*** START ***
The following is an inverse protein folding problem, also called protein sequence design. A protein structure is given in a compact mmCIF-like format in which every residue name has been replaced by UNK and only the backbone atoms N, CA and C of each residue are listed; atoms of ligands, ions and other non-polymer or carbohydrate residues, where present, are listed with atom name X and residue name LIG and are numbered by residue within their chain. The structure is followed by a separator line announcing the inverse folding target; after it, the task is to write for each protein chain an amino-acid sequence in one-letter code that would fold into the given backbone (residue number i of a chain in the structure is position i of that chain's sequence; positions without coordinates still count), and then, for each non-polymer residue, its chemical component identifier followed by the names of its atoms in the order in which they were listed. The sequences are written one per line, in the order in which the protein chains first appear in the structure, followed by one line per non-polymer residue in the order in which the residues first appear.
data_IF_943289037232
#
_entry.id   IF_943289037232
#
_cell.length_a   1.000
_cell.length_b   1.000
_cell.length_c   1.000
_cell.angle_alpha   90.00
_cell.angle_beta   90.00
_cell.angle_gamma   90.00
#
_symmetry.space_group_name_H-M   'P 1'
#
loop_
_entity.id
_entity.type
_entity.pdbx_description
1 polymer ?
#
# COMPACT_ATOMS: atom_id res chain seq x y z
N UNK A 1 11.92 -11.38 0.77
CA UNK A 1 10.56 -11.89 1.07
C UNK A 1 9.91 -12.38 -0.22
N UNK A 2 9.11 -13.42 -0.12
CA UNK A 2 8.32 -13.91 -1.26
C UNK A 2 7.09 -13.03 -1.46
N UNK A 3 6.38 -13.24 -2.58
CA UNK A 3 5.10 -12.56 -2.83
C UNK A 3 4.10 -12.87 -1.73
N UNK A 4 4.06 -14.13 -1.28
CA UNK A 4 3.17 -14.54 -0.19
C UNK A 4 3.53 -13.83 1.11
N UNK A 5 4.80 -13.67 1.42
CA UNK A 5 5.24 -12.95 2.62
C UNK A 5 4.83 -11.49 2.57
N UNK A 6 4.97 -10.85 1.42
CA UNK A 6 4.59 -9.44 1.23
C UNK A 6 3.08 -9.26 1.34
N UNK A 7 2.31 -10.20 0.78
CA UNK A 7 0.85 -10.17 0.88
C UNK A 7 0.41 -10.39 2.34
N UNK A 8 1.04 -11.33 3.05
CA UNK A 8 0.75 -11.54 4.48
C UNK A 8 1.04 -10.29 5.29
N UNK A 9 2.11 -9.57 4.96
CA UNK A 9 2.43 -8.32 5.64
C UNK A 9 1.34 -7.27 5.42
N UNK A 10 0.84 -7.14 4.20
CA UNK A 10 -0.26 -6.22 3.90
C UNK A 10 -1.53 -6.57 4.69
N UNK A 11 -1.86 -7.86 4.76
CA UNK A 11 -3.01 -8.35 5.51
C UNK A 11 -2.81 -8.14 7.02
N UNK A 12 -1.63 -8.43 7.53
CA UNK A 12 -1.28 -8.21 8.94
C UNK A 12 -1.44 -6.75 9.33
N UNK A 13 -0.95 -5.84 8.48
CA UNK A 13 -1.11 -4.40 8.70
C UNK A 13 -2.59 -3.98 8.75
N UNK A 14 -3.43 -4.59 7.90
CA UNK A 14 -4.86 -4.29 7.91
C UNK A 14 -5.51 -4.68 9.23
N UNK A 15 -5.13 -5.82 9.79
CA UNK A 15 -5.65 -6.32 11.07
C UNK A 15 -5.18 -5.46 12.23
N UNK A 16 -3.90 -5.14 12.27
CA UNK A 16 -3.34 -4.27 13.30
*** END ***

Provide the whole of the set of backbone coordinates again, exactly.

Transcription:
The following is an inverse protein folding problem, also called protein sequence design. A protein structure is given in a compact mmCIF-like format in which every residue name has been replaced by UNK and only the backbone atoms N, CA and C of each residue are listed; atoms of ligands, ions and other non-polymer or carbohydrate residues, where present, are listed with atom name X and residue name LIG and are numbered by residue within their chain. The structure is followed by a separator line announcing the inverse folding target; after it, the task is to write for each protein chain an amino-acid sequence in one-letter code that would fold into the given backbone (residue number i of a chain in the structure is position i of that chain's sequence; positions without coordinates still count), and then, for each non-polymer residue, its chemical component identifier followed by the names of its atoms in the order in which they were listed. The sequences are written one per line, in the order in which the protein chains first appear in the structure, followed by one line per non-polymer residue in the order in which the residues first appear.
data_IF_943289037232
#
_entry.id   IF_943289037232
#
_cell.length_a   1.000
_cell.length_b   1.000
_cell.length_c   1.000
_cell.angle_alpha   90.00
_cell.angle_beta   90.00
_cell.angle_gamma   90.00
#
_symmetry.space_group_name_H-M   'P 1'
#
loop_
_entity.id
_entity.type
_entity.pdbx_description
1 polymer ?
#
# COMPACT_ATOMS: atom_id res chain seq x y z
N UNK A 1 11.92 -11.38 0.77
CA UNK A 1 10.56 -11.89 1.07
C UNK A 1 9.91 -12.38 -0.22
N UNK A 2 9.11 -13.42 -0.12
CA UNK A 2 8.32 -13.91 -1.26
C UNK A 2 7.09 -13.03 -1.46
N UNK A 3 6.38 -13.24 -2.58
CA UNK A 3 5.10 -12.56 -2.83
C UNK A 3 4.10 -12.87 -1.73
N UNK A 4 4.06 -14.13 -1.28
CA UNK A 4 3.17 -14.54 -0.19
C UNK A 4 3.53 -13.83 1.11
N UNK A 5 4.80 -13.67 1.42
CA UNK A 5 5.24 -12.95 2.62
C UNK A 5 4.83 -11.49 2.57
N UNK A 6 4.97 -10.85 1.42
CA UNK A 6 4.59 -9.44 1.23
C UNK A 6 3.08 -9.26 1.34
N UNK A 7 2.31 -10.20 0.78
CA UNK A 7 0.85 -10.17 0.88
C UNK A 7 0.41 -10.39 2.34
N UNK A 8 1.04 -11.33 3.05
CA UNK A 8 0.75 -11.54 4.48
C UNK A 8 1.04 -10.29 5.29
N UNK A 9 2.11 -9.57 4.96
CA UNK A 9 2.43 -8.32 5.64
C UNK A 9 1.34 -7.27 5.42
N UNK A 10 0.84 -7.14 4.20
CA UNK A 10 -0.26 -6.22 3.90
C UNK A 10 -1.53 -6.57 4.69
N UNK A 11 -1.86 -7.86 4.76
CA UNK A 11 -3.01 -8.35 5.51
C UNK A 11 -2.81 -8.14 7.02
N UNK A 12 -1.63 -8.43 7.53
CA UNK A 12 -1.28 -8.21 8.94
C UNK A 12 -1.44 -6.75 9.33
N UNK A 13 -0.95 -5.84 8.48
CA UNK A 13 -1.11 -4.40 8.70
C UNK A 13 -2.59 -3.98 8.75
N UNK A 14 -3.43 -4.59 7.90
CA UNK A 14 -4.86 -4.29 7.91
C UNK A 14 -5.51 -4.68 9.23
N UNK A 15 -5.13 -5.82 9.79
CA UNK A 15 -5.65 -6.32 11.07
C UNK A 15 -5.18 -5.46 12.23
N UNK A 16 -3.90 -5.14 12.27
CA UNK A 16 -3.34 -4.27 13.30